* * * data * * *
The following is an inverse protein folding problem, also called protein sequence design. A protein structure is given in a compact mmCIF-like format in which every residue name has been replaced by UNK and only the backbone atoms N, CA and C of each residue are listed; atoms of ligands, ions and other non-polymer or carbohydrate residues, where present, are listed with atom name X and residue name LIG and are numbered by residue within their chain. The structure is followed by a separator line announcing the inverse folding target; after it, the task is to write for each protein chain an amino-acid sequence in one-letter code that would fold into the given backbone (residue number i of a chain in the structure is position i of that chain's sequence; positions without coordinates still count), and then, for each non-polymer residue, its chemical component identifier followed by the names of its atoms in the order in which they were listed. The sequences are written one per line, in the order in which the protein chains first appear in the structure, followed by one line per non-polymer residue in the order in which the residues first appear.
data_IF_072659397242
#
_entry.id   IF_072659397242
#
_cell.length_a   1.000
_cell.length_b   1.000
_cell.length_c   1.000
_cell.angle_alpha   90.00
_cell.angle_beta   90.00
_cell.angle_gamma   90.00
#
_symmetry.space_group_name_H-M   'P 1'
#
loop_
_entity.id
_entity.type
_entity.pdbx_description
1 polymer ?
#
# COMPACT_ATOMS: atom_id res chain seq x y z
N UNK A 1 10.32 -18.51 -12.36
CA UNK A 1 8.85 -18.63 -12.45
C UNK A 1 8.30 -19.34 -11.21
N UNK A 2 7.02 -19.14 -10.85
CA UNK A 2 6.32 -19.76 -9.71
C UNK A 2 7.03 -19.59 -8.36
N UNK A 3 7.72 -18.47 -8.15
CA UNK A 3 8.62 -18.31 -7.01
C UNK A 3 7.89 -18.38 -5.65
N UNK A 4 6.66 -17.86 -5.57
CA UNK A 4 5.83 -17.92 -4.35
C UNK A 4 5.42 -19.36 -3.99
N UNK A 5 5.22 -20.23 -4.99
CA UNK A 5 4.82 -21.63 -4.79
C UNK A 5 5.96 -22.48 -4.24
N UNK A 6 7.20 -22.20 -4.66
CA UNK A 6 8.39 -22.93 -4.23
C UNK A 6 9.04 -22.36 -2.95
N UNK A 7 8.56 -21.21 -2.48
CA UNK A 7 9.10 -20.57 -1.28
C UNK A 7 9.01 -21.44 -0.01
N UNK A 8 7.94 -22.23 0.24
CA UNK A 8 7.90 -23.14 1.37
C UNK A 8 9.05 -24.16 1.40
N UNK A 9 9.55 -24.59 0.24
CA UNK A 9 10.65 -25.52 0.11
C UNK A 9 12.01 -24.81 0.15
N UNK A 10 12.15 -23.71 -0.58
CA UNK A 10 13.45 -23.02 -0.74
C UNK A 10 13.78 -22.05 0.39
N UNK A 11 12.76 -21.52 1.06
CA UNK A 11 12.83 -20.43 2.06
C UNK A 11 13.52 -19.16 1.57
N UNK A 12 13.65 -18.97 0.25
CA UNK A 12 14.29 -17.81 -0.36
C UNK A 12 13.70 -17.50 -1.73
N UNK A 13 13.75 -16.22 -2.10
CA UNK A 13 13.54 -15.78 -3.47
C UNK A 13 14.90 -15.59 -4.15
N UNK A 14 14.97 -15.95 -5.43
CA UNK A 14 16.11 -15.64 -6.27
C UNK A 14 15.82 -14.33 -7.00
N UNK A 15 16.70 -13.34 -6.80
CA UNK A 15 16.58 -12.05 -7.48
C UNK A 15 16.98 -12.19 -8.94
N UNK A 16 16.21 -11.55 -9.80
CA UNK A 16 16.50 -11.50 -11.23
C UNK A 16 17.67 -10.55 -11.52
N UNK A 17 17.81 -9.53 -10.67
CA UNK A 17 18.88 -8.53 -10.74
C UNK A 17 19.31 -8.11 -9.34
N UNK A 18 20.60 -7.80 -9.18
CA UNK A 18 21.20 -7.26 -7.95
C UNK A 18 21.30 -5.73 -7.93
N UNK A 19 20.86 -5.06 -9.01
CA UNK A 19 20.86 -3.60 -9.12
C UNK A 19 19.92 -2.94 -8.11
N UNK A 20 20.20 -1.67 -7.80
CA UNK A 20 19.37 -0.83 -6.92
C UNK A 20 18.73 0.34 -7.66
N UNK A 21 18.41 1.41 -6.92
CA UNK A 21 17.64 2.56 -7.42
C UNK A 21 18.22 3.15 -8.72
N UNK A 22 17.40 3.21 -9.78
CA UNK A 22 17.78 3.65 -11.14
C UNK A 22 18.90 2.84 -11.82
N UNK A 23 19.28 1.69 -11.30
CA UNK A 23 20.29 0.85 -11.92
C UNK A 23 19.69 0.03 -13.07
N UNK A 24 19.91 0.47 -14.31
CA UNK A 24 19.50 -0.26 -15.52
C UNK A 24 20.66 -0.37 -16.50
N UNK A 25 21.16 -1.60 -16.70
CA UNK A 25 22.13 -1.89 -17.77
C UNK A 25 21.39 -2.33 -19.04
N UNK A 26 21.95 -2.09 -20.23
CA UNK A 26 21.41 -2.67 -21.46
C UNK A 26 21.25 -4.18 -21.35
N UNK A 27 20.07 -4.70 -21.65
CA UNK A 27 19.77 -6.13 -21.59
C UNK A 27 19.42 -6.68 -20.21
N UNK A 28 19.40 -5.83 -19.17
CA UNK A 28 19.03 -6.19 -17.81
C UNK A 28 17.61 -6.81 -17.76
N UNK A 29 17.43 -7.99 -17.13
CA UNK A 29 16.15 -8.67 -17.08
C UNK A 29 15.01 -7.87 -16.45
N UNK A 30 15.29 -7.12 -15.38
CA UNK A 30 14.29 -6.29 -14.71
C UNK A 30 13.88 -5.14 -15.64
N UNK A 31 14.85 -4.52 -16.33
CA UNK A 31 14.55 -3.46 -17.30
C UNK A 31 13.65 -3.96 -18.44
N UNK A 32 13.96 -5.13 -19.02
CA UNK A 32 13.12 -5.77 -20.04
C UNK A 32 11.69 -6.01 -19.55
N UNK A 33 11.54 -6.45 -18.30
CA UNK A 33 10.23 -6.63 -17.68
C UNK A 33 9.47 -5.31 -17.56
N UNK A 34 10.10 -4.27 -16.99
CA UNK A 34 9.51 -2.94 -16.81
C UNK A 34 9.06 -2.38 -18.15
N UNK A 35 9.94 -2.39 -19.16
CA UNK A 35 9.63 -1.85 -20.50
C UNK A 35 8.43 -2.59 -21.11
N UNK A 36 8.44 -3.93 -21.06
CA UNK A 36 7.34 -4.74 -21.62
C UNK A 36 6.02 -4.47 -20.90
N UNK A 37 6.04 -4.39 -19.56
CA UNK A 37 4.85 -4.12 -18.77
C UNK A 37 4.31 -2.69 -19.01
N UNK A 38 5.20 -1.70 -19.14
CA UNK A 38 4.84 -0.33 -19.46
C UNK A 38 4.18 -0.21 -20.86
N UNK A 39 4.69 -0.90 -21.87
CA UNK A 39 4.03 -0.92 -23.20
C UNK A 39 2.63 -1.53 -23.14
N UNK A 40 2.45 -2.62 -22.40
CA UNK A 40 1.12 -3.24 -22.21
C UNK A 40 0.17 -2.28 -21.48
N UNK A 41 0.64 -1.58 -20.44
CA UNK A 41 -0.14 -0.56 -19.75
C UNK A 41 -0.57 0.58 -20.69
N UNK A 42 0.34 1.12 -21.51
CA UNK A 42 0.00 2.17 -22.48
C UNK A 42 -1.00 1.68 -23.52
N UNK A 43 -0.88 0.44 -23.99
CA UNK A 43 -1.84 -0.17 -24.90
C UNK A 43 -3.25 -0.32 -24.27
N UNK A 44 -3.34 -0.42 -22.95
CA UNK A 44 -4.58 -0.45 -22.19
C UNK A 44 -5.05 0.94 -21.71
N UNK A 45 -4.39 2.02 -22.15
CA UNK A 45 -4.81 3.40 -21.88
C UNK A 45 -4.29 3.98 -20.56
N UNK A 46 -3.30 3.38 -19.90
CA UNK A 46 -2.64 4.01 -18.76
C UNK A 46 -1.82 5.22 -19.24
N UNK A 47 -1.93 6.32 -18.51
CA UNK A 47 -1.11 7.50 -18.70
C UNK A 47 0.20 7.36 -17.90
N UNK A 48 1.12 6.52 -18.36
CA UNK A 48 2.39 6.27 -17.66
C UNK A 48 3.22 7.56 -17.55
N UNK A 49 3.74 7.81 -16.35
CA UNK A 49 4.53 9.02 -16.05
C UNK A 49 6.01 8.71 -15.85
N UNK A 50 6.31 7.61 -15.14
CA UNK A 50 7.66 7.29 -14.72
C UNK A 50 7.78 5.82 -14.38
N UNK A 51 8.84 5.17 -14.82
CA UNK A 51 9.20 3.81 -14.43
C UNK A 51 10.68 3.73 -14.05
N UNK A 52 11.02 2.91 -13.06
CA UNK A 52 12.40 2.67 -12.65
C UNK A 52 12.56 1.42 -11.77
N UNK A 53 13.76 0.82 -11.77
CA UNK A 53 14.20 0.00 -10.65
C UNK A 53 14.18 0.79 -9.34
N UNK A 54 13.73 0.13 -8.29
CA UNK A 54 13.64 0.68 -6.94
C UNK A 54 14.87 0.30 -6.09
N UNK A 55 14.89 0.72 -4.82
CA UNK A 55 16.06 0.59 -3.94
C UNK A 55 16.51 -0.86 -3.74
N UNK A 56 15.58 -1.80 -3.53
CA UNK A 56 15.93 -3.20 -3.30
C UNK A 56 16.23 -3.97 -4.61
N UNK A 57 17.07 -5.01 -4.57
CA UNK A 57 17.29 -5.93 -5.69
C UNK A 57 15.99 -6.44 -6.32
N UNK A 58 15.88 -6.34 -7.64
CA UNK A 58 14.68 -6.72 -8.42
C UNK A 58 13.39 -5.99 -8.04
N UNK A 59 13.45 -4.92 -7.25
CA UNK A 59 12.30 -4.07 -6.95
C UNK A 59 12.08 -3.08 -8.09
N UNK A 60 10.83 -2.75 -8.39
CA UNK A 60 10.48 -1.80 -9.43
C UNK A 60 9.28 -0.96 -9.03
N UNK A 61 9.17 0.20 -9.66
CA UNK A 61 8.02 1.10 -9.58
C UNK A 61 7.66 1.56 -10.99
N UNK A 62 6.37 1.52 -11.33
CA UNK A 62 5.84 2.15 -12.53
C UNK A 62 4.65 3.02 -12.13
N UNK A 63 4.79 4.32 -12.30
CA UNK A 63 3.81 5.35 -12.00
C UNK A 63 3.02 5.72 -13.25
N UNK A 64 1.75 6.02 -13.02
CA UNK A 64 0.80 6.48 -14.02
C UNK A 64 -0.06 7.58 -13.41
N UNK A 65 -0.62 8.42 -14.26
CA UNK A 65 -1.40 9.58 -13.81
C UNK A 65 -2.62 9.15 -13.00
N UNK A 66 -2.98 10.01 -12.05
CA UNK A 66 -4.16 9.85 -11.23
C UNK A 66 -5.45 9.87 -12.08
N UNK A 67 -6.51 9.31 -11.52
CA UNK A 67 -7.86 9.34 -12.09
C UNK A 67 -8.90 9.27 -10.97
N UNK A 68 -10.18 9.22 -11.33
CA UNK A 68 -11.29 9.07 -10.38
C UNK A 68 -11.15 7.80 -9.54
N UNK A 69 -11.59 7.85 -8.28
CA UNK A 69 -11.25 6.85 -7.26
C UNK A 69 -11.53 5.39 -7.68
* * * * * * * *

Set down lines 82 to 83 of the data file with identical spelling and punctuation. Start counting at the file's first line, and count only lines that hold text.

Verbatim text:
N UNK A 21 18.41 1.41 -6.92
CA UNK A 21 17.64 2.56 -7.42